I don't think most American voters put US Senators in a special category apart from governor, state legislature, and US House.
If that is true, how(why) is there such a disparity in election results?
The disparity you refer to is essentially an illusion, due to (a) the small number of U.S. Senate races, and (b) the fact that the 2018 U.S. Senate races consisted of many Democrats defended seats in red states.

In other words, there isn't enough "data" from U.S. Senate races to be able to say there is any real disparity.
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Re: The Blue Wave

#65

Post by kate520 »

It also has to do with the outrageous gerrymanders still outstanding. We can’t win anything in a district drawn specifically for Republicans. Notice, in PA where the gerrymander was undone, dems won.

I worked on the CA 1980 redistricting, the first time it was done by computer and the maps drawn by a plotter. The only weirdness we were asked to do was to make sure that the Pres pro tem’s mother’s block was included in his new district. Republicans rolled their eyes but no challenge.
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Re: The Blue Wave

#66

Post by RVInit »

NotaPerson wrote: Thu Nov 08, 2018 1:21 pm
Danraft wrote: Thu Nov 08, 2018 1:13 pm I probably should know this intuitively, but I must be foggy headed.... Er ...maybe I'm not "foggy-headed" enough?

I don't think most American voters put US Senators in a special category apart from governor, state legislature, and US House.
If that is true, how(why) is there such a disparity in election results?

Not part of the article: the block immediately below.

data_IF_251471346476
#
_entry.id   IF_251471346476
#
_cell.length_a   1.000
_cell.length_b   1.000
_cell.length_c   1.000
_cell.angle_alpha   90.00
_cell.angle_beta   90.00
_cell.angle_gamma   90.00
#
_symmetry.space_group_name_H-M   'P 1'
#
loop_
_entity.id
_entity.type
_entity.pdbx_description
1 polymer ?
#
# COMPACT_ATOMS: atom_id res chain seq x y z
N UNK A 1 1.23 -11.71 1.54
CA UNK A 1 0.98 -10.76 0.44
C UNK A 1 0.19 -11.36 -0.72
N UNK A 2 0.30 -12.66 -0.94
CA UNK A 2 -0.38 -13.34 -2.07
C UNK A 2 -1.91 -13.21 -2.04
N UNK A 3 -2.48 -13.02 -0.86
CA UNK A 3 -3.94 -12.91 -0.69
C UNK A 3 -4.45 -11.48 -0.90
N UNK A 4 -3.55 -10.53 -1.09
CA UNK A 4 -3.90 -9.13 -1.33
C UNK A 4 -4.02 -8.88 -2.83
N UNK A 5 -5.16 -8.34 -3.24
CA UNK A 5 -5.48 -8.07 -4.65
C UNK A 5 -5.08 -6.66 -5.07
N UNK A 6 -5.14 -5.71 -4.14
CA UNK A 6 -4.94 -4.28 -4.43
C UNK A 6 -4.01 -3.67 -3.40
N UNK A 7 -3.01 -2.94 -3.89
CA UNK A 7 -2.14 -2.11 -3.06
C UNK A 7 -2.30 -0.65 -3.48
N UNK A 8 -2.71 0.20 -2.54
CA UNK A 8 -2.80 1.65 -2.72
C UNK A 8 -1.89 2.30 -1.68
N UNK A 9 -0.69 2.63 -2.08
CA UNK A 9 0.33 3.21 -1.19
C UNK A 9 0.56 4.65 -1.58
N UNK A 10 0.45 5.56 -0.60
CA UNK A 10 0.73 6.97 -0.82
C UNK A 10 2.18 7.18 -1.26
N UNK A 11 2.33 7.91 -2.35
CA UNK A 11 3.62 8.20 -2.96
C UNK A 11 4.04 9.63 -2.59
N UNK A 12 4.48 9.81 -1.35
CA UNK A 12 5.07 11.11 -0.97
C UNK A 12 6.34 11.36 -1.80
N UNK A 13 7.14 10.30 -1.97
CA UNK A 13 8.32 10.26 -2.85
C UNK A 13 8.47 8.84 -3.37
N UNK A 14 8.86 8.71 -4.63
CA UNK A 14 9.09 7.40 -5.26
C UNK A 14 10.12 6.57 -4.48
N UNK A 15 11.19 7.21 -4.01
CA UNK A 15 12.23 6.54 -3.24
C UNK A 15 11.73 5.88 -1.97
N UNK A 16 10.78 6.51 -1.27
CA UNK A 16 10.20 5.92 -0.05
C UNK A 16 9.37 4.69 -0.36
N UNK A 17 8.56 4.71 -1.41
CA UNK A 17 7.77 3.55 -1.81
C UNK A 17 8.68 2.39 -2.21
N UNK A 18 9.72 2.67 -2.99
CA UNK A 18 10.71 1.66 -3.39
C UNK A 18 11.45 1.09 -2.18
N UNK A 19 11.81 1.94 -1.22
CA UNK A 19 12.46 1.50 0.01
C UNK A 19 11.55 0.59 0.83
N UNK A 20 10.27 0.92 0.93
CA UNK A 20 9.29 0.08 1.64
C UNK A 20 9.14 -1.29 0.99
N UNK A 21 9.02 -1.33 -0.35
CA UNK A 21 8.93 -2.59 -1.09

The disparity you refer to is essentially an illusion, due to (a) the small number of U.S. Senate races, and (b) the fact that the 2018 U.S. Senate races consisted of many Democrats defended seats in red states.

In other words, there isn't enough "data" from U.S. Senate races to be able to say there is any real disparity.
Exactly. Had there been the same number of Democratic senators from blue or purple states defending their seats, I have no doubt they would not have lost their seats. Trying to compare what happened in the House and Senate are like comparing apples and oranges. Unless every single Senate seat had been up for reelection, it is useless to try to compare what happened between the two houses of Congress. Totally different and incomparable circumstances.
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Re: The Blue Wave

#67

Post by Atticus Finch »

Has anyone figure out the total popular vote for democrats and republican candidates per state in this election. In other words, if the presidential election was held in 2018 how many electoral votes would Trump and a democrat presidential candidate would win?
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Re: The Blue Wave

#68

Post by ZekeB »

Atticus Finch wrote: Thu Nov 08, 2018 3:00 pm Has anyone figure out the total popular vote for democrats and republican candidates per state in this election. In other words, if the presidential election was held in 2018 how many electoral votes would Trump and a democrat presidential candidate would win?